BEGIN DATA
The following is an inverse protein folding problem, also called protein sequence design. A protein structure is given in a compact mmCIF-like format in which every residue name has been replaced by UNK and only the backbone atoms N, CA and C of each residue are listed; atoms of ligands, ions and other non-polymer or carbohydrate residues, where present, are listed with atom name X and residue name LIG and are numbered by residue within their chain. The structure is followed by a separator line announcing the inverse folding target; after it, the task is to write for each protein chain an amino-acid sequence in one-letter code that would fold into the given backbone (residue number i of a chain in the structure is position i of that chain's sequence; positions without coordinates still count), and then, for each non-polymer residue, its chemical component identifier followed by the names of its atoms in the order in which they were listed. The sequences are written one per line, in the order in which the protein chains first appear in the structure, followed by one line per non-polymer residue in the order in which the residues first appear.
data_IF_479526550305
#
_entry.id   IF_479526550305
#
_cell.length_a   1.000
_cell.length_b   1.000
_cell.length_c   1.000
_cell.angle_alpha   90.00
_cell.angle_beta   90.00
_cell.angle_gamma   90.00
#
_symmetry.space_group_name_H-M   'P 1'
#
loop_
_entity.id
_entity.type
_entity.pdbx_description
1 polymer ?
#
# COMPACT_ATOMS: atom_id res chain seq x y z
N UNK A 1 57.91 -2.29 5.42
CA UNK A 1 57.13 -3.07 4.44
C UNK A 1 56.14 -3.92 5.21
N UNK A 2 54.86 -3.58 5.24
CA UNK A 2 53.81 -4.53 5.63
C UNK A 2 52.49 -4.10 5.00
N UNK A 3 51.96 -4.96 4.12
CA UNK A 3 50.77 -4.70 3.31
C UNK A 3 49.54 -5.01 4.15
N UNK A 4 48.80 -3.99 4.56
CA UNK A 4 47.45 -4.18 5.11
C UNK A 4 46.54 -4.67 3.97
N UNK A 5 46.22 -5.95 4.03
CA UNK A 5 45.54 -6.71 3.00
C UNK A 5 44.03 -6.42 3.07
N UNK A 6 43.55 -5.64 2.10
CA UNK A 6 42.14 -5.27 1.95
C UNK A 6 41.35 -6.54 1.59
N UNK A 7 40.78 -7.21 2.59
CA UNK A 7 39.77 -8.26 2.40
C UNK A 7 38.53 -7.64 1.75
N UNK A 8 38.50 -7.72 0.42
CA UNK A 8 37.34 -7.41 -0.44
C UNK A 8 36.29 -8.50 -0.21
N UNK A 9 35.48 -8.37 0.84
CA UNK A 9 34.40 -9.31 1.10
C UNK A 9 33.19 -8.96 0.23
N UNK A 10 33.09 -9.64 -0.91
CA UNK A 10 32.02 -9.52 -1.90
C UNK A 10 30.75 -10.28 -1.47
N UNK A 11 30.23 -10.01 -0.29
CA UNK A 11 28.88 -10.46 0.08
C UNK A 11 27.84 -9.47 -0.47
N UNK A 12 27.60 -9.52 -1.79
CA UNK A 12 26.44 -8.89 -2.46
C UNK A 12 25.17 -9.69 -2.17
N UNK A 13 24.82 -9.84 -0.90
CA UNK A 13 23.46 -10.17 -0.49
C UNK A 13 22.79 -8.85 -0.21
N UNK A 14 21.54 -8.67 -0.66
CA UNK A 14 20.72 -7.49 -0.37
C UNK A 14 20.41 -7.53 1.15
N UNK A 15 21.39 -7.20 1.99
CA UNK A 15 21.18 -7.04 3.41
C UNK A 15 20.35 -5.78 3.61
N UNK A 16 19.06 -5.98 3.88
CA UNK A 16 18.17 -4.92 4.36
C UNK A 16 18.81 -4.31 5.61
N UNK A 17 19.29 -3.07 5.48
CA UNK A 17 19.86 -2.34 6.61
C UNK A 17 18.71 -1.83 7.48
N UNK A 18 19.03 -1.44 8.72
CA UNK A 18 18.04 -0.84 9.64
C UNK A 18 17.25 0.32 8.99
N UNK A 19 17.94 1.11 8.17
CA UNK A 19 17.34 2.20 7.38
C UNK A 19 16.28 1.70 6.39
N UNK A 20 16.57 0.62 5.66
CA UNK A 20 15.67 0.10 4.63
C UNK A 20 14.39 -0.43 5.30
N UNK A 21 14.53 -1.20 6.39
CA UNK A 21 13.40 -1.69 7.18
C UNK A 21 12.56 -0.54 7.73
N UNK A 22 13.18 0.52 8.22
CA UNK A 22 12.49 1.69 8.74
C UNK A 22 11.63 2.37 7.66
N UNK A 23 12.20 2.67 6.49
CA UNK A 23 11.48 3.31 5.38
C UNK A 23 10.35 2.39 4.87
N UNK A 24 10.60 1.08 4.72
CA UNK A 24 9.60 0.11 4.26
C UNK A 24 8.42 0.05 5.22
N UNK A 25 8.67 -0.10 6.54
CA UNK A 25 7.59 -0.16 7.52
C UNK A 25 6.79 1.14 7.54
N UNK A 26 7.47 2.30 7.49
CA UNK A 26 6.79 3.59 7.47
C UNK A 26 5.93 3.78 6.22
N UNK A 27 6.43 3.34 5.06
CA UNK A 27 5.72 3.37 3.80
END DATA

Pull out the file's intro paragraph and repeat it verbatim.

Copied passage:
The following is an inverse protein folding problem, also called protein sequence design. A protein structure is given in a compact mmCIF-like format in which every residue name has been replaced by UNK and only the backbone atoms N, CA and C of each residue are listed; atoms of ligands, ions and other non-polymer or carbohydrate residues, where present, are listed with atom name X and residue name LIG and are numbered by residue within their chain. The structure is followed by a separator line announcing the inverse folding target; after it, the task is to write for each protein chain an amino-acid sequence in one-letter code that would fold into the given backbone (residue number i of a chain in the structure is position i of that chain's sequence; positions without coordinates still count), and then, for each non-polymer residue, its chemical component identifier followed by the names of its atoms in the order in which they were listed. The sequences are written one per line, in the order in which the protein chains first appear in the structure, followed by one line per non-polymer residue in the order in which the residues first appear.